L-am cunoscut în Los Angeles. Era târziu, eram foarte obosit după ce toată ziua condusesem mașina închiriată, pe care școala mi-a pus-o la dispoziție, nu am prea avut posibilitatea să îmi sun familia și eram sigur că sunt destul de îngrijorați; stăteam la intrarea clubului Mayan din centrul LA-ului. Discuțiile destul de intense ale colegilor treceau pe langa urechile mele fără să mă afecteze prea tare. Vorbeau despre Erwin McManus, un produs al școlii de lideri de la Asbury, care pusese bazele unei biserici “deosebite” în LA, numită Mozaic și care urma să țină un “Serviciu Divin” în acel loc (destul de renumit) de la ora 20:00, înainte ca la ora 22:00 clubul să-și deschidă porțile pentru alte “servicii”. A oprit o mașină în fața clubului și a coborât un bărbat îmbrăcat destul de modest, simplu, care ni s-a adresat cu o voce liniștită, chiar molcomă. S-a purtat foarte familiar cu noi toți deși ne întalnea pentru prima dată, însă ne considera pe toți colegii lui. Am fost impresionat atunci, iar apoi am rămas înmărmurit de cât de profund a predicat mulțimii de tineri adunați în “club”.
În acest articol Erwin McManus încearcă să ne trezească îmaginația și să ne facă să privim spre viitor înțelegând potențialul pe care Dumnezeu l-a investit în noi.
Erwin McManus: Imagine Tomorrow
The reality is that the church is really not a “what if” culture. We’re a “what is” culture. We’re informed by what is, and our precedent has more power than our imagination.
What Is the What If?
Looking back on all of the different things I’ve started throughout my life, I suppose it’s fair to say my addiction or dysfunction is that I’m a serial entrepreneur. While it may appear that I’m unemployed a lot, and I certainly have had a serious number of failures along the way, overall this neurosis has worked well for me.
Much of this has been a journey of self-discovery. Never having obvious natural talent, my passion and hard work compensated for what I lacked in innate gifting. Much of my life has been the result of great burdens, big dreams and fierce ambition driving me to find a way to overcome what was obviously lacking. What do you do when you see a future you must create and know you cannot do it alone?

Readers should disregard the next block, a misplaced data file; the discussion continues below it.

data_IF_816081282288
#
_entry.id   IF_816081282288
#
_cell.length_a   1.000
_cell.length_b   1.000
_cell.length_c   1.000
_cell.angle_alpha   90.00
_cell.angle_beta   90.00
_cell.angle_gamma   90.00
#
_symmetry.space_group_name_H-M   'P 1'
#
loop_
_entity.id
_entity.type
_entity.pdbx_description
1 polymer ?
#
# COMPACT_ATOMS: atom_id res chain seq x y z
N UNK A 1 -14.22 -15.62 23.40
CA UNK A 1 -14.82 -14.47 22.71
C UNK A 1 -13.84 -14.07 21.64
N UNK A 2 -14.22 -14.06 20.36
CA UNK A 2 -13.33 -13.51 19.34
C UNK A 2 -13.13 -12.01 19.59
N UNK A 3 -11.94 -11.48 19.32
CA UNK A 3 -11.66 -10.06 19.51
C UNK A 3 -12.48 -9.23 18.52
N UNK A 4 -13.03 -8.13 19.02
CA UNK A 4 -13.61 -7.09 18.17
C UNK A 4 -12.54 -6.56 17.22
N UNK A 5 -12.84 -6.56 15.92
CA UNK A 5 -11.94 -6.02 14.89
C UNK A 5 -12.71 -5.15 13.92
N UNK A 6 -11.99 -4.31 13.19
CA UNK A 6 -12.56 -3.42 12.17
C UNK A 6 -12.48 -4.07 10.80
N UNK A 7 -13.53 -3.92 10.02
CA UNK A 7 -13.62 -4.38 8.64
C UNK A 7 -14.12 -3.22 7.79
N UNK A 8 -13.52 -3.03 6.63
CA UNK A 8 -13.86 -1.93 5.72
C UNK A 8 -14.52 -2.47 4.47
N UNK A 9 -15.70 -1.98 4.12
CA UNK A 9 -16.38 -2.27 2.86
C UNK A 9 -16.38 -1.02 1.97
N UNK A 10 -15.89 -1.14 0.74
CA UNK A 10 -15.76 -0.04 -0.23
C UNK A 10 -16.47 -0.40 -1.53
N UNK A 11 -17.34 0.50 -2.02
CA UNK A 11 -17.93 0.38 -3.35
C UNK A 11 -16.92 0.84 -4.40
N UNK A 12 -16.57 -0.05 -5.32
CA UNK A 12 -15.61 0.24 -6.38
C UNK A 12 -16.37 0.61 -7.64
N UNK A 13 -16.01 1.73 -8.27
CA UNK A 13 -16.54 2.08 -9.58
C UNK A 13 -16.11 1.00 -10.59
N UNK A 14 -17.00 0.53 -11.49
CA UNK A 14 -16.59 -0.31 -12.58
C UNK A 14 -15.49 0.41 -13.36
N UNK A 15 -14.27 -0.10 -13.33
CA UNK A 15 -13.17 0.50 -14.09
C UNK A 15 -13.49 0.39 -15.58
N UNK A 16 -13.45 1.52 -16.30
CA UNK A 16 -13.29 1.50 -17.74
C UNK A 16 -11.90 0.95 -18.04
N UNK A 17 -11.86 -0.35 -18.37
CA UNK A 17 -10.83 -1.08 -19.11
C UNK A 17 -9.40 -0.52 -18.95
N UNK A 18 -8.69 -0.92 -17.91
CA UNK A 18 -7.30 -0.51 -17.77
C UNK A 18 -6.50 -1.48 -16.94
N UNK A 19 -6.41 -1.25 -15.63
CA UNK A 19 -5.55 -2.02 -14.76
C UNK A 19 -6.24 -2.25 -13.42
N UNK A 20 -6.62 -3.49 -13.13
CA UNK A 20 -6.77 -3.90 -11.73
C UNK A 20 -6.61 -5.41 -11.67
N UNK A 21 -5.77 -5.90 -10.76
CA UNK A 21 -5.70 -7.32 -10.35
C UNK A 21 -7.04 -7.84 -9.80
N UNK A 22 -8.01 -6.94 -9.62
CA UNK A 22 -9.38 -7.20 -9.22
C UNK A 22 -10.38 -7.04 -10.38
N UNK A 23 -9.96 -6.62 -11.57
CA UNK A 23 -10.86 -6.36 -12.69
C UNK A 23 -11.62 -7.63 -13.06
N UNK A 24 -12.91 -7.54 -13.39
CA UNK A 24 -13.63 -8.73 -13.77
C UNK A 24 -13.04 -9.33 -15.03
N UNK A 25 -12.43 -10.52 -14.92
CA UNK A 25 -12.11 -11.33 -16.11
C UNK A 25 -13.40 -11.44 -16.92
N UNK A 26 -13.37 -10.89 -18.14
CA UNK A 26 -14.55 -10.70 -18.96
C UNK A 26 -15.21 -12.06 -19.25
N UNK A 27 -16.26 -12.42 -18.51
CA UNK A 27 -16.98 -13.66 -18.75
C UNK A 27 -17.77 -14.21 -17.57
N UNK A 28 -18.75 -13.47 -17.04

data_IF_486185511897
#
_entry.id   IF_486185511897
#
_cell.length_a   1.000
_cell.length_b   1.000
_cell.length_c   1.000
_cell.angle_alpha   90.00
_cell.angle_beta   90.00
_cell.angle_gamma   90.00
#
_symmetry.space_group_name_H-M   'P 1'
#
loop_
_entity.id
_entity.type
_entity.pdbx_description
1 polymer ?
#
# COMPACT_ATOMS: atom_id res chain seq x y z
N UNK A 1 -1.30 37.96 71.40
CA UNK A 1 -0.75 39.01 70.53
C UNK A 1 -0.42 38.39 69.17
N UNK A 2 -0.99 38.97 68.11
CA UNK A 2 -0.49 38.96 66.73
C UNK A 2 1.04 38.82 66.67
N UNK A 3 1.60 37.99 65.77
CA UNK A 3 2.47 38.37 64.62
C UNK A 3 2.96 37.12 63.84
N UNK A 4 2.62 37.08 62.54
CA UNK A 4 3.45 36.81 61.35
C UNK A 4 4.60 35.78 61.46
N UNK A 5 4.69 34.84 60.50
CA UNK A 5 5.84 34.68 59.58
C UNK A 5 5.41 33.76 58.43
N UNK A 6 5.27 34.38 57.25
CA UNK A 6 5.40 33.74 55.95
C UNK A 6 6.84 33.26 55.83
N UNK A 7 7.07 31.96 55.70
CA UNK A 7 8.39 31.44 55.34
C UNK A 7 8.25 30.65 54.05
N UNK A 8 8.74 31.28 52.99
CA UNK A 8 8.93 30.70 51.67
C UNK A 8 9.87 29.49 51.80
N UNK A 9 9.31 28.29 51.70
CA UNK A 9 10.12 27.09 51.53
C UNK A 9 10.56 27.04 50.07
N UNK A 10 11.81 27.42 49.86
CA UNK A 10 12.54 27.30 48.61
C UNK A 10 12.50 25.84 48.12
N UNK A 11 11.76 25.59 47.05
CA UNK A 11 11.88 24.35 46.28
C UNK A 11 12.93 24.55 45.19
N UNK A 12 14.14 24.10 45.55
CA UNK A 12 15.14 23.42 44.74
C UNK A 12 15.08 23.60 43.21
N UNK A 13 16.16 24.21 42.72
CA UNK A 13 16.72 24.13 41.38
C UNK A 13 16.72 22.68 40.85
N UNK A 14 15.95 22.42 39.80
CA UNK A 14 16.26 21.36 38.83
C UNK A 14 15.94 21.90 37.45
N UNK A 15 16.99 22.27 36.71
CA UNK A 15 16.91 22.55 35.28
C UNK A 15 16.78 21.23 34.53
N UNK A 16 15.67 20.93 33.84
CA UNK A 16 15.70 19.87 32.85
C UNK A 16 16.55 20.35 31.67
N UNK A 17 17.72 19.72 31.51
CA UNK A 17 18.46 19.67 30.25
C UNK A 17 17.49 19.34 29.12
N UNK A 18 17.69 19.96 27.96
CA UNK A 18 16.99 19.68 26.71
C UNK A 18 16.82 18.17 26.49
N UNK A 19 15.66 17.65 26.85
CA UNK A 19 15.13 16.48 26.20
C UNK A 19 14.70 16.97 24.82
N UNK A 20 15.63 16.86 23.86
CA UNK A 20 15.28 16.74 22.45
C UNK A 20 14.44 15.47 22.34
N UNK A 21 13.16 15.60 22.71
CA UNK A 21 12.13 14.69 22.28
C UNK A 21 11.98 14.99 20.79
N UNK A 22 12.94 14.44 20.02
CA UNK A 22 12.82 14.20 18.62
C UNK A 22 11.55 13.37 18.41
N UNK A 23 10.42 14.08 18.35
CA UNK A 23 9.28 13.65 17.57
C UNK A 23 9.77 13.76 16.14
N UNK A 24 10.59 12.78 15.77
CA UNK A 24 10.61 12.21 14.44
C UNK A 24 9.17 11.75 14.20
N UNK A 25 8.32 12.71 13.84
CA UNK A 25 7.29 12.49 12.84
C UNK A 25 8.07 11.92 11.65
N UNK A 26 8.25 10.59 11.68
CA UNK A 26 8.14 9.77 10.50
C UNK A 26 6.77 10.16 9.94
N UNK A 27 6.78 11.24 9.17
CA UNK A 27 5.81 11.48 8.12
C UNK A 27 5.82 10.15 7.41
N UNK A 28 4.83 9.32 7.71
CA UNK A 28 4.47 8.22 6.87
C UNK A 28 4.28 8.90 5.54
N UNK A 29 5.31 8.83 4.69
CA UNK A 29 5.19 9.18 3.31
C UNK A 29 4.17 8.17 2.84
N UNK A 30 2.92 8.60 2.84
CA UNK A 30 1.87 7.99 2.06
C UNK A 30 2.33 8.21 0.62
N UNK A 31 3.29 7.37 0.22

In contrast, some people have obvious, extraordinary talent. When my daughter Mariah was 2 or 3 years old, it was already apparent that she was a musician. We were changing channels on the television and we hit this orchestra, but when we changed the channel again, Mariah started singing back in perfect pitch what the orchestra had been playing. I told my wife, “Go back, go back … Watch!” Mariah just started mimicking what was on the television. By the age of 3, I started writing songs with her. I’d tell her to just start singing, and I would put it to music and try to connect her with the extraordinary and obvious talent that was given to her somehow in her genetic code.
I admire people who are prodigious, people who have these extraordinary talents—the Mozarts of the world, the Picassos of the world. Maybe you’re one of those people. You just have this incredible talent from your first breath, but I’m not one of those people. I’m one of the people who has been searching for his particular talent all of his life. You know those kinds of people?
I told my son, “If you don’t have any obvious talent, then you have the gift of leadership.”
There are people who seem born to become world-class cellists or Olympic sprinters. They’re mathematical savants, or they have the gift of painting or sculpting. But then there are a lot of us who, in one spectrum of analysis at least, would be in the “No Perceivable Talent” category. That’s why we’re leaders: because we then begin to imagine a creation that is beyond our own capacity.
If you’re like me, you begin to experience a level of angst because you can see something that’s beautiful, but you have never had the talent nor the capacity to execute it or create it. You know that story needs to be told, that a world needs to be created, that a future needs to be shaped. That creates a dissonance between the idea that moves you and motivates you and the reality of your limited gifts, talents and abilities. If anything, I am immensely grateful that God decided to make me so untalented so that I would find myself dependent on the gifts and talents—the genius and beauty—inside so many other people.
I’ve discovered I’m one of those unemployable people because you can’t really figure out what I do—but if you take me out of the equation, the formula loses its catalytic force. My talent, it seems, is to unleash the talent of others. If you move me out of the room, the room stops dreaming, elevating, creating. You see, that’s what I do. I do that. What is that? I don’t know. Just move me, and you’ll see what it is.
But whatever it is, it moves us from “what is” to “what if.” What you find is that the church, cultures, societies, nations and empires are built and unleashed by men and women who are driven mad by an imagination of a world that could exist, but they lack the personal creative talent to make it happen unless they create this beautiful thing called community. The church is ultimately God’s agent to usher in the future. The church unleashes the future that exists only in the imagination of those who dream with God.
For me, that’s the “what if.”
I’ve come to realize that the source of my dysfunction is that I do not live well in the present. I have always felt as if I were born in the future and somehow found myself lost in time. In a world that lives comfortably in the “what is” it is hard to find a place to belong if you live in the “what if.”
What if the church became the human incubator for creating the world’s best future? What if we walked away from our security in the “what is” and began to live in this mystery of the “what if”?